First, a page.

The Idaho Legislature can help businesses gain traction in the sluggish economy, Idaho Association of Commerce & Industry President Alex LaBeau told the Legislature’s Economic Outlook & Revenue Assessment Committee Jan. 7.
“What you do matters in business policy,” he said. “We need to have certainty, and let the marketplace duke it out.”
Legislators should look at reducing the state’s high income tax rates and at eliminating the right of counties to collect personal property tax on goods like desks and computers, LaBeau said.
“Here is where the status quo is not acceptable. We have to continue to work in this area,” he said. High quality of life exists in Idaho and elsewhere, so Idaho can no longer rely on it to attract new businesses and encourage business expansion, he said.
The Idaho Association of Commerce & Industry plans to propose the Legislature eliminate the personal property tax, LaBeau said in an interview. Lawmakers three years ago granted personal property tax relief tied to revenue triggers, which never kicked because of the recession.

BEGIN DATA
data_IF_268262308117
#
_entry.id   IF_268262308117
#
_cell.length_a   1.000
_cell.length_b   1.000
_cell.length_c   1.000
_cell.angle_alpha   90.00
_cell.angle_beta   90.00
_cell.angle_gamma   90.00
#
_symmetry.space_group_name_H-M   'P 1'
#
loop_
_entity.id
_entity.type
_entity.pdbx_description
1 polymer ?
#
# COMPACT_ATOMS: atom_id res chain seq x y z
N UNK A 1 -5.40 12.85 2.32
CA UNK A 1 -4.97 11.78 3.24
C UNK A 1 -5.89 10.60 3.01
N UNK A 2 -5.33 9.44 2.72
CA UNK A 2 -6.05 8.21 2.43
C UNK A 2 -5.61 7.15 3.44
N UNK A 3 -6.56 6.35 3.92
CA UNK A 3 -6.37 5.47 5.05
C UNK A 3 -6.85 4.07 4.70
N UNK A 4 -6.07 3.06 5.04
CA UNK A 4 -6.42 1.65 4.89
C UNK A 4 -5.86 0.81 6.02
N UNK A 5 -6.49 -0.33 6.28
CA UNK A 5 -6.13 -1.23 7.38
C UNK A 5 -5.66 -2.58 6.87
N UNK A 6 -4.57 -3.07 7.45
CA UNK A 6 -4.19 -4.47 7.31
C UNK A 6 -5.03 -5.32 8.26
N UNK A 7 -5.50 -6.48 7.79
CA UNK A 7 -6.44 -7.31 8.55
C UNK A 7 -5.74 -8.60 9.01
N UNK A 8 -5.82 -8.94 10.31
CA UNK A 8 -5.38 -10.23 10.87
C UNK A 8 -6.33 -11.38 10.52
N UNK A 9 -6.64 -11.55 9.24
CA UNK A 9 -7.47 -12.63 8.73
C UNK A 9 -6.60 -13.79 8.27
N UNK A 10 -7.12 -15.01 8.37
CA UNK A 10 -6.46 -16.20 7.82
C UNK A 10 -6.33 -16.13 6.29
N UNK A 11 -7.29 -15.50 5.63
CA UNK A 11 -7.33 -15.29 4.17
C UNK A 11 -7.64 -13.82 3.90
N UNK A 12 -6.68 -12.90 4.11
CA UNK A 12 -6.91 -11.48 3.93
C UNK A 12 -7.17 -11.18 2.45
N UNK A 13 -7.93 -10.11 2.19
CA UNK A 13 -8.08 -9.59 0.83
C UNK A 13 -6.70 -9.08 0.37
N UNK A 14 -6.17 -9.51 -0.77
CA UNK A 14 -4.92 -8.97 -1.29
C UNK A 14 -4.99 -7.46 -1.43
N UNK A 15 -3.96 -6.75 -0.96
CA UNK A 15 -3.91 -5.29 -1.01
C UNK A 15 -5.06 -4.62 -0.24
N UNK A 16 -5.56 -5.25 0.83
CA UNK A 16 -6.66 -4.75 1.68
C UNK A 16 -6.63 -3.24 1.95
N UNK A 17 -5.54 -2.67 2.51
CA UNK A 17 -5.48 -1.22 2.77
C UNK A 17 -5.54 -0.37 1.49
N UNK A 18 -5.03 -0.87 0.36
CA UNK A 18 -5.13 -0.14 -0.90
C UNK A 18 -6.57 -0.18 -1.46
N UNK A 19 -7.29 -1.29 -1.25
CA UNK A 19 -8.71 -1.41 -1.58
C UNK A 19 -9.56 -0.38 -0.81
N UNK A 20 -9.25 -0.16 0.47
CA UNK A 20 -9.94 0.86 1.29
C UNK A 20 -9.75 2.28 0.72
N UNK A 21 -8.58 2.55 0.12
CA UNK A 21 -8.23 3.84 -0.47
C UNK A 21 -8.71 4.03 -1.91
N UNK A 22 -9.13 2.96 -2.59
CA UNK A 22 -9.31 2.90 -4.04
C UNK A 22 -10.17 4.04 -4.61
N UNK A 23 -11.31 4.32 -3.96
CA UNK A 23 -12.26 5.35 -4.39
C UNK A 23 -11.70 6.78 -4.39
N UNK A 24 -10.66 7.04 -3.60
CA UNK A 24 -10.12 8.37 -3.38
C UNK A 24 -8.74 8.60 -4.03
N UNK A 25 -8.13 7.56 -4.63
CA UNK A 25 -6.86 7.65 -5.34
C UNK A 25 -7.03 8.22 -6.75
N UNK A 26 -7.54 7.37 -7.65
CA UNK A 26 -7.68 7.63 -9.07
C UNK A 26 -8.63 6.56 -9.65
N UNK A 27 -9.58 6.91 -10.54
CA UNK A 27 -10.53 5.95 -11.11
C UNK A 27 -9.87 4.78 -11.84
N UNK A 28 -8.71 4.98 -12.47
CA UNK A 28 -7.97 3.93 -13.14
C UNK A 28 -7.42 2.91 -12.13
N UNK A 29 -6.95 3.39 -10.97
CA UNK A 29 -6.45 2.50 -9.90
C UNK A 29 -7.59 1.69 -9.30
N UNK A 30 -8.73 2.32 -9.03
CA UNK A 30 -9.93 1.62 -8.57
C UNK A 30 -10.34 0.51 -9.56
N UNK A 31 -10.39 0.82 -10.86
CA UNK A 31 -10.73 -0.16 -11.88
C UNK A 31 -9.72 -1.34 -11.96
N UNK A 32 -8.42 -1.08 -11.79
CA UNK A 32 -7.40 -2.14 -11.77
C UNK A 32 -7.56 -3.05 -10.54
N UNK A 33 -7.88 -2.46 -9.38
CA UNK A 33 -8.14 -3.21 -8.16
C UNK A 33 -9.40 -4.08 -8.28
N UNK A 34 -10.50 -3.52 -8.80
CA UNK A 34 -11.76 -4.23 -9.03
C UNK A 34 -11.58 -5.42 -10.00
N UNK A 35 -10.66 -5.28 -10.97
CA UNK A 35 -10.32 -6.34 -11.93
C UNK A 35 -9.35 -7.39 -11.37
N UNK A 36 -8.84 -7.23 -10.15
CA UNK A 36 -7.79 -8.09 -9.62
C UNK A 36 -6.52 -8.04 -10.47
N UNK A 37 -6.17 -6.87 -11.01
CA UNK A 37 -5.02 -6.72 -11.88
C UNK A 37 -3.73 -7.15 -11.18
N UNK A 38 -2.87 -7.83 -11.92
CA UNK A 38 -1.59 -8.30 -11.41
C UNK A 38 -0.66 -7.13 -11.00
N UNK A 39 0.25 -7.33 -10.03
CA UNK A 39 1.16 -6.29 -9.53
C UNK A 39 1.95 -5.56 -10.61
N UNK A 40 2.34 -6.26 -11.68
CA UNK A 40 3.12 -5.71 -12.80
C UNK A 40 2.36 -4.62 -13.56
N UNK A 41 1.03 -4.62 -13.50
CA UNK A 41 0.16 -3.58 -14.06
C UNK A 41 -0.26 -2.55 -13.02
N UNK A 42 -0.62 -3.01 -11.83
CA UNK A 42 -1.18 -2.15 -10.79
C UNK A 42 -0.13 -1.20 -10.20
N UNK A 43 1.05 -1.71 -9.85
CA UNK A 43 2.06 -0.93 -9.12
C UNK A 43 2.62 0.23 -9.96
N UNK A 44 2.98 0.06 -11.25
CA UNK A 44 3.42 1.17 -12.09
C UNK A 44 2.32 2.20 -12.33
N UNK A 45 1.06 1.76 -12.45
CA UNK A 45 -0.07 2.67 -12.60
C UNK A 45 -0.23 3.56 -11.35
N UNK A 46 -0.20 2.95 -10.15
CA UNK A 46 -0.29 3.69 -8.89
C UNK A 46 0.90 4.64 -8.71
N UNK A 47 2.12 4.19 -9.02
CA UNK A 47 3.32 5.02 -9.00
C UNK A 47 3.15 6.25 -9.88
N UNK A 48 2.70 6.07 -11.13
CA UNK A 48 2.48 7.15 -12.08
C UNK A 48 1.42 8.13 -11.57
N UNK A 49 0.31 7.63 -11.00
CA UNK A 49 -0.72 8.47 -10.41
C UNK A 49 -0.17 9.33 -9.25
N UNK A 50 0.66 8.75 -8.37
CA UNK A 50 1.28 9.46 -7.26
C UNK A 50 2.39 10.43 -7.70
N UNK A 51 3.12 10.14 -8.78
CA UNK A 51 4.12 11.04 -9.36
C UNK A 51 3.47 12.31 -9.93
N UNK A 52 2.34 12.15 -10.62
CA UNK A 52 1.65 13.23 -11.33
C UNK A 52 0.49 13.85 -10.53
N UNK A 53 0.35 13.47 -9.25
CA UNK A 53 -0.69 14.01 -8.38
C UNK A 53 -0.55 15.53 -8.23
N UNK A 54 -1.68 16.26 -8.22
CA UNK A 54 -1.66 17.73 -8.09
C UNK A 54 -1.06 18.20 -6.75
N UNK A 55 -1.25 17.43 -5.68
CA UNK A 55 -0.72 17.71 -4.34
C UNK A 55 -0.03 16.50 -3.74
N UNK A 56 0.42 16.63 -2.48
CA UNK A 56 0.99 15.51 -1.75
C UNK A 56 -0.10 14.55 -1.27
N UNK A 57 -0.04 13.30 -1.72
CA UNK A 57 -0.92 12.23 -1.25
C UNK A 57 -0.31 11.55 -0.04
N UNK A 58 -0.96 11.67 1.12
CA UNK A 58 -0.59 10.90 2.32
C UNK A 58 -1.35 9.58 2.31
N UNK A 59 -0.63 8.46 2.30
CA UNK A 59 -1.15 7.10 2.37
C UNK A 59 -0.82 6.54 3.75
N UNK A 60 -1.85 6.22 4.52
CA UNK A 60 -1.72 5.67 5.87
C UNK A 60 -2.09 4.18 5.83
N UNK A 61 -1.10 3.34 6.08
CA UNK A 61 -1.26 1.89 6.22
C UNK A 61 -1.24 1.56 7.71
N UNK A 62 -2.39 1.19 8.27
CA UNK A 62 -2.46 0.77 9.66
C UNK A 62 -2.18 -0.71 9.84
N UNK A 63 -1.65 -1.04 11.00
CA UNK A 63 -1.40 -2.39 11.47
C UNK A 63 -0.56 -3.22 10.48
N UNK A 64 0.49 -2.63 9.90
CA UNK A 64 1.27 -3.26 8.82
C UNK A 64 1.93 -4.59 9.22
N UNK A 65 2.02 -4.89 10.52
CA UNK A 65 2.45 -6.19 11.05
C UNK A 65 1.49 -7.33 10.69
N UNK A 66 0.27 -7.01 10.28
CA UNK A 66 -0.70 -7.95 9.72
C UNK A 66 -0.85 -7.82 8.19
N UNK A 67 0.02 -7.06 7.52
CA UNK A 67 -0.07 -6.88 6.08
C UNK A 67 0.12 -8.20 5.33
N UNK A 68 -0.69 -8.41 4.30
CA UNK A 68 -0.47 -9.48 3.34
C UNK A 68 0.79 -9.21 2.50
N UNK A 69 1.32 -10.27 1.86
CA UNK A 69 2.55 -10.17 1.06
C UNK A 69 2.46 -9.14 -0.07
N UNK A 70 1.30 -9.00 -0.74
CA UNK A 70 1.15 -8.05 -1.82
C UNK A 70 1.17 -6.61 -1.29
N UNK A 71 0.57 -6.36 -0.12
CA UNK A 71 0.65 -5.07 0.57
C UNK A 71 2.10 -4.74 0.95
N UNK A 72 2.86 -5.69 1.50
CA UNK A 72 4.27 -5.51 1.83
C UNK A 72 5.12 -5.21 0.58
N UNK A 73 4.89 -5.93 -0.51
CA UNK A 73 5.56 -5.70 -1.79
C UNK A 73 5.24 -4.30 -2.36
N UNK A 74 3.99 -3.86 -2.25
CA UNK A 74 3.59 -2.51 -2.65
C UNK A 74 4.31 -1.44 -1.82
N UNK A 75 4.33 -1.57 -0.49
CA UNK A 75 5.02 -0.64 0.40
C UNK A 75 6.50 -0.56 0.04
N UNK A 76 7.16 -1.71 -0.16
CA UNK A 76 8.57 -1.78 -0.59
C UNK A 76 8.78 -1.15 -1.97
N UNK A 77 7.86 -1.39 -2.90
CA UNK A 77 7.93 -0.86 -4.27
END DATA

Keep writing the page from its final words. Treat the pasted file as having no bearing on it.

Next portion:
The association this year also plans to propose changes to how Idaho handles water degradation issues and unemployment benefits, in part to reduce harm from federal mandates or penalties, and make these systems more predictable and manageable for businesses, he said.
The Idaho Legislature, despite a revenue shortage, should continue to invest in economic development and education so the state is prepared to seize new opportunities as the economy improves, LaBeau told the committee. The Idaho Department of Commerce and local economic development agencies have had success, but other states have been more aggressive in courting businesses, he said. Idaho’s manufacturing base needs to diversify, he said.
Members of the Idaho Association of Commerce & Industry see some positive signs in the economy, he said.
“Confidence is still a bit shaky out there, but it has improved amongst our membership,” LaBeau said. Credit has loosened slightly, and some businesses are starting to add capacity and buy competitors, he said.
Risks including looming high fuel prices and higher taxes in struggling countries where some IACI members do business, he said.